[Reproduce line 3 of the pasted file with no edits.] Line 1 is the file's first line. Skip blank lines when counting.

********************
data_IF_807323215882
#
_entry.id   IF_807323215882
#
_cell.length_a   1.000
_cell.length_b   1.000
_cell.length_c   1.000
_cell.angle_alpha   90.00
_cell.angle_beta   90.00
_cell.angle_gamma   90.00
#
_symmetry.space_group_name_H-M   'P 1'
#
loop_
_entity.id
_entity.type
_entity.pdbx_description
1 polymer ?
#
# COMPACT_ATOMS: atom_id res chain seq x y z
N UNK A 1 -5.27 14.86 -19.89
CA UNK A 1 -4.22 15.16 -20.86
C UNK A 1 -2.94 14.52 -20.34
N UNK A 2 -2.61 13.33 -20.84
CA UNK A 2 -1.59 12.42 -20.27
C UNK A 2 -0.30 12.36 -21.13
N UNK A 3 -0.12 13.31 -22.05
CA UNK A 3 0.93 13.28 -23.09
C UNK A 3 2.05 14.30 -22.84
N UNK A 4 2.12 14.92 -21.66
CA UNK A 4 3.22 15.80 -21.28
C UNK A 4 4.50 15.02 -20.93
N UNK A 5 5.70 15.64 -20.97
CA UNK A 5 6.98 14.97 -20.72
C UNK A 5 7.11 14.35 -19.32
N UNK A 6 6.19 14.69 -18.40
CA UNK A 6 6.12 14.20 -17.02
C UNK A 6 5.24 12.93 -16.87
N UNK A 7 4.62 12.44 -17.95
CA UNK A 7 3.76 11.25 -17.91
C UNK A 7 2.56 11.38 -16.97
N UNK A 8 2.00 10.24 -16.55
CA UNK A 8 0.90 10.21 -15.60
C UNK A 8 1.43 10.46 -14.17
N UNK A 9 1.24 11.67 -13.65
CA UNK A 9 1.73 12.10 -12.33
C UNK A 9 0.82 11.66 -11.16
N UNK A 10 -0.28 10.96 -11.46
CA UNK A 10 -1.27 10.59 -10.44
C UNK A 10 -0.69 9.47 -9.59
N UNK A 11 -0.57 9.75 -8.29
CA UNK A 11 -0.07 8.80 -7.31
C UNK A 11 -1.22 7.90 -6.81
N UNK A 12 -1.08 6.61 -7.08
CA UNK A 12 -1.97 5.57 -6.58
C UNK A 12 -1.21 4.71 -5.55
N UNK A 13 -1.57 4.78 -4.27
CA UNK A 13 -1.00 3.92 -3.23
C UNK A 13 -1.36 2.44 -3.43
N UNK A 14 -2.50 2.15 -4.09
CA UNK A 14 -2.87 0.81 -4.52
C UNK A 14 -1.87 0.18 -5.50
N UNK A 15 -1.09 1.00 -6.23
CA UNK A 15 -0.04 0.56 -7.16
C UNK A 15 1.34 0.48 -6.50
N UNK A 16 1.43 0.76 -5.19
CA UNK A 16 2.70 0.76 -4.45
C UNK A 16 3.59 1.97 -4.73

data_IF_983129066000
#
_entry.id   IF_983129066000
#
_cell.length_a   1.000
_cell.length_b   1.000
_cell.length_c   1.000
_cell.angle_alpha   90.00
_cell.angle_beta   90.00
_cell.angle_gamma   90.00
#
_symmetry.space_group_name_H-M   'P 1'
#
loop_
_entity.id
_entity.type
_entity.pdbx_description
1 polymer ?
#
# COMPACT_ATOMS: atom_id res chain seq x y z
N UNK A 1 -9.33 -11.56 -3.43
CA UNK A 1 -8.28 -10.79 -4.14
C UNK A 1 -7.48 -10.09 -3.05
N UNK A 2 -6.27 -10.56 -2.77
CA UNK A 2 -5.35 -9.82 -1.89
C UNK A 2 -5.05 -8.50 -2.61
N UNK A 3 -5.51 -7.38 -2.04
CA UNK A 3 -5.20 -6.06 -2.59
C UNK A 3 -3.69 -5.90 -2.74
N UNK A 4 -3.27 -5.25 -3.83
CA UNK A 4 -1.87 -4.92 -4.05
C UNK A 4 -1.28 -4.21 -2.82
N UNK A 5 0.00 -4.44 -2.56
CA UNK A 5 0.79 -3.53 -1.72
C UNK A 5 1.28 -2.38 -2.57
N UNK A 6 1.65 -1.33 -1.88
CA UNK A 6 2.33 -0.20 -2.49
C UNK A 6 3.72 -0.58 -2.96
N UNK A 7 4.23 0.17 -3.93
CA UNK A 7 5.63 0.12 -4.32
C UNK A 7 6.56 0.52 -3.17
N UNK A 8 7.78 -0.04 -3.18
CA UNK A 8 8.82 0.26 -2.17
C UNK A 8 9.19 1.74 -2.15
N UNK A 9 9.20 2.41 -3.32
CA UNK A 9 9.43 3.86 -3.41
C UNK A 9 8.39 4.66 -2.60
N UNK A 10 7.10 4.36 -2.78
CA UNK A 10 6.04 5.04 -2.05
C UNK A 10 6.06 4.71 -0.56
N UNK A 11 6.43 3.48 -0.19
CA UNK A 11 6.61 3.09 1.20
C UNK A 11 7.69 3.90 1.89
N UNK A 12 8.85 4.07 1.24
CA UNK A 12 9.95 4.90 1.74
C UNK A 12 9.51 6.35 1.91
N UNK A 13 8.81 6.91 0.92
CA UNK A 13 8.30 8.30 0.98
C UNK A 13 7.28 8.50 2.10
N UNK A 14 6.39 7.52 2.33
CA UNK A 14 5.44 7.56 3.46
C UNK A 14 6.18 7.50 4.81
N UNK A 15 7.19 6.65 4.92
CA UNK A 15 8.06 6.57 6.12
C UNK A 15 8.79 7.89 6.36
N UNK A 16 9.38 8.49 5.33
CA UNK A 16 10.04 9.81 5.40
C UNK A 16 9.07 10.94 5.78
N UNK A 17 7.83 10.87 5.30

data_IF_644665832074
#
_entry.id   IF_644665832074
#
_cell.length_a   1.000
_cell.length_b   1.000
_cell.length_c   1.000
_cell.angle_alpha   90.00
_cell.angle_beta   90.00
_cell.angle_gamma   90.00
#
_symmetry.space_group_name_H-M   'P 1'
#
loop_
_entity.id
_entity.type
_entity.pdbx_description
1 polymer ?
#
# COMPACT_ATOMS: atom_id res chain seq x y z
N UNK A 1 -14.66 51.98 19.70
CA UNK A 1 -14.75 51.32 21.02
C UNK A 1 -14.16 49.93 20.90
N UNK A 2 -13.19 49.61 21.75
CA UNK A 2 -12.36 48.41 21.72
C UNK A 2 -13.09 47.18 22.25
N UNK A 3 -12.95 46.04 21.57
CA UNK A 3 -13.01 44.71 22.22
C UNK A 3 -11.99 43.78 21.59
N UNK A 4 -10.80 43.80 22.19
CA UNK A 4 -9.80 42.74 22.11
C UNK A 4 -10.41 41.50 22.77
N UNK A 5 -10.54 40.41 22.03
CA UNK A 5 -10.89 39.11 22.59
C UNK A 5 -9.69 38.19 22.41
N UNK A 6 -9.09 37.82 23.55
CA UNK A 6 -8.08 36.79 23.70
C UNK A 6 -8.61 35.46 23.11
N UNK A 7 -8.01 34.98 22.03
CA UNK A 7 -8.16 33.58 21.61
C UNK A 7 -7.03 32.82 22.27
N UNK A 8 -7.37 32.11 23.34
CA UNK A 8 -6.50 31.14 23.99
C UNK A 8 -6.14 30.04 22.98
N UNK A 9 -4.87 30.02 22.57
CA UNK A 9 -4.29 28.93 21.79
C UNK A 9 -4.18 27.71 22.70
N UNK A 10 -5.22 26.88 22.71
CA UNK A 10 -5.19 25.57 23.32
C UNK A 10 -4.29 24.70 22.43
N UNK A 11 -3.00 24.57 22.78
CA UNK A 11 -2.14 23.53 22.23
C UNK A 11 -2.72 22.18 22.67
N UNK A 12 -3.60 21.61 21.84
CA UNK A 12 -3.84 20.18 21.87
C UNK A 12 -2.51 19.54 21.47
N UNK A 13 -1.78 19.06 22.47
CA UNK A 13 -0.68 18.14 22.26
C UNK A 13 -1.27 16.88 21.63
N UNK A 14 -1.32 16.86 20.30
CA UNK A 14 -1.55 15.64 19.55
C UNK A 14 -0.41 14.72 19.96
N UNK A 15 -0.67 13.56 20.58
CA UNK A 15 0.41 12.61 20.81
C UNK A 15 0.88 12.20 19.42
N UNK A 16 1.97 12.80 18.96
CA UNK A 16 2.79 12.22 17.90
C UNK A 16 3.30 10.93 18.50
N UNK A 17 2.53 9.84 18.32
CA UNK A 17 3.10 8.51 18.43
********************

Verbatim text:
_entry.id   IF_807323215882